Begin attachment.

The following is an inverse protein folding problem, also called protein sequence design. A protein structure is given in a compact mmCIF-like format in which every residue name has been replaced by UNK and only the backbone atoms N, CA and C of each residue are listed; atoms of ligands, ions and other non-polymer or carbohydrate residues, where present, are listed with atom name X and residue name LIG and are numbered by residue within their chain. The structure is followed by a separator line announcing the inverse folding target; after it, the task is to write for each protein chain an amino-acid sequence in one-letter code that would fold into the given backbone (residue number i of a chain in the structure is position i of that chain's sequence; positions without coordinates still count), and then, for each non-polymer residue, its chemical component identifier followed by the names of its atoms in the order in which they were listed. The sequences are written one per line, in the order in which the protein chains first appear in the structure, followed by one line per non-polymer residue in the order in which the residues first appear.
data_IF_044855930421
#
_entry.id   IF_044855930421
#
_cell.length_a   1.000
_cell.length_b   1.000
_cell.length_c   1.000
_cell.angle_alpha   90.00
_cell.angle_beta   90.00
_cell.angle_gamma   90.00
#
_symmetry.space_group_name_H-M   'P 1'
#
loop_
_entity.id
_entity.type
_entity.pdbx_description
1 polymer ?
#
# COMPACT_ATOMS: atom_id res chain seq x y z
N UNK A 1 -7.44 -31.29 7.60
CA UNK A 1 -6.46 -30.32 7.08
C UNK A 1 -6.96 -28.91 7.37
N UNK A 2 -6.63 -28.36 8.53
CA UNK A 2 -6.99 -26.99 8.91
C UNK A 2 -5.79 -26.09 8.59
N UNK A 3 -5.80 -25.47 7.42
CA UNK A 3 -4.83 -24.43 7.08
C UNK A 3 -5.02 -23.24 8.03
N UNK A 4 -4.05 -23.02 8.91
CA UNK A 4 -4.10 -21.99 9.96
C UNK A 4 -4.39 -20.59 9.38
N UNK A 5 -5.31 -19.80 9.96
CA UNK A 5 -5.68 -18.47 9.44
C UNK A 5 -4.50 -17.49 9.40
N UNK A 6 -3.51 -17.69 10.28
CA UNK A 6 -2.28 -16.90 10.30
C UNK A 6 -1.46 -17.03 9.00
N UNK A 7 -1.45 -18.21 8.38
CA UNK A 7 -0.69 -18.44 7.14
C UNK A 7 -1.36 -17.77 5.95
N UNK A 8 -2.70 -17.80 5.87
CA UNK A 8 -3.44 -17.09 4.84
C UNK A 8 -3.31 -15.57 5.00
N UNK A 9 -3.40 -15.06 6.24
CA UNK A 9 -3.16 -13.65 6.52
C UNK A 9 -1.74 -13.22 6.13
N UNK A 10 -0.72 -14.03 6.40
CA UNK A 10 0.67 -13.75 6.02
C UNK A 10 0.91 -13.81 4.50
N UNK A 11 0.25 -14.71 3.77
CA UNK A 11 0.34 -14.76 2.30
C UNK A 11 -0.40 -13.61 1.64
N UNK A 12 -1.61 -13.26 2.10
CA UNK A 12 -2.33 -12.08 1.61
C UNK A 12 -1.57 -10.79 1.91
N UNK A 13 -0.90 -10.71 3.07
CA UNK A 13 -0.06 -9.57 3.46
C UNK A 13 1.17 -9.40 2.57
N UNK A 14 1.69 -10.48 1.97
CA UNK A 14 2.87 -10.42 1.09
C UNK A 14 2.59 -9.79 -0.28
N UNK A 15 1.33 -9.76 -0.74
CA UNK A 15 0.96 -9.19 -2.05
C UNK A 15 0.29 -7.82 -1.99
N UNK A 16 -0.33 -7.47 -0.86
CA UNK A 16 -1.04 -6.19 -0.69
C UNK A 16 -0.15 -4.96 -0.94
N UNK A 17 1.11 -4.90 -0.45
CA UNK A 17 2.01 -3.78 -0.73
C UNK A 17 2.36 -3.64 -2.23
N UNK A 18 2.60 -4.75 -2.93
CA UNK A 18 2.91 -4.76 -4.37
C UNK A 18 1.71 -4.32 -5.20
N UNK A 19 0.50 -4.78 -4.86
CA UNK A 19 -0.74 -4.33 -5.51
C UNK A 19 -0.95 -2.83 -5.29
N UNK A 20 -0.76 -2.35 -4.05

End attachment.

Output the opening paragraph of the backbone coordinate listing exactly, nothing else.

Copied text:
The following is an inverse protein folding problem, also called protein sequence design. A protein structure is given in a compact mmCIF-like format in which every residue name has been replaced by UNK and only the backbone atoms N, CA and C of each residue are listed; atoms of ligands, ions and other non-polymer or carbohydrate residues, where present, are listed with atom name X and residue name LIG and are numbered by residue within their chain. The structure is followed by a separator line announcing the inverse folding target; after it, the task is to write for each protein chain an amino-acid sequence in one-letter code that would fold into the given backbone (residue number i of a chain in the structure is position i of that chain's sequence; positions without coordinates still count), and then, for each non-polymer residue, its chemical component identifier followed by the names of its atoms in the order in which they were listed. The sequences are written one per line, in the order in which the protein chains first appear in the structure, followed by one line per non-polymer residue in the order in which the residues first appear.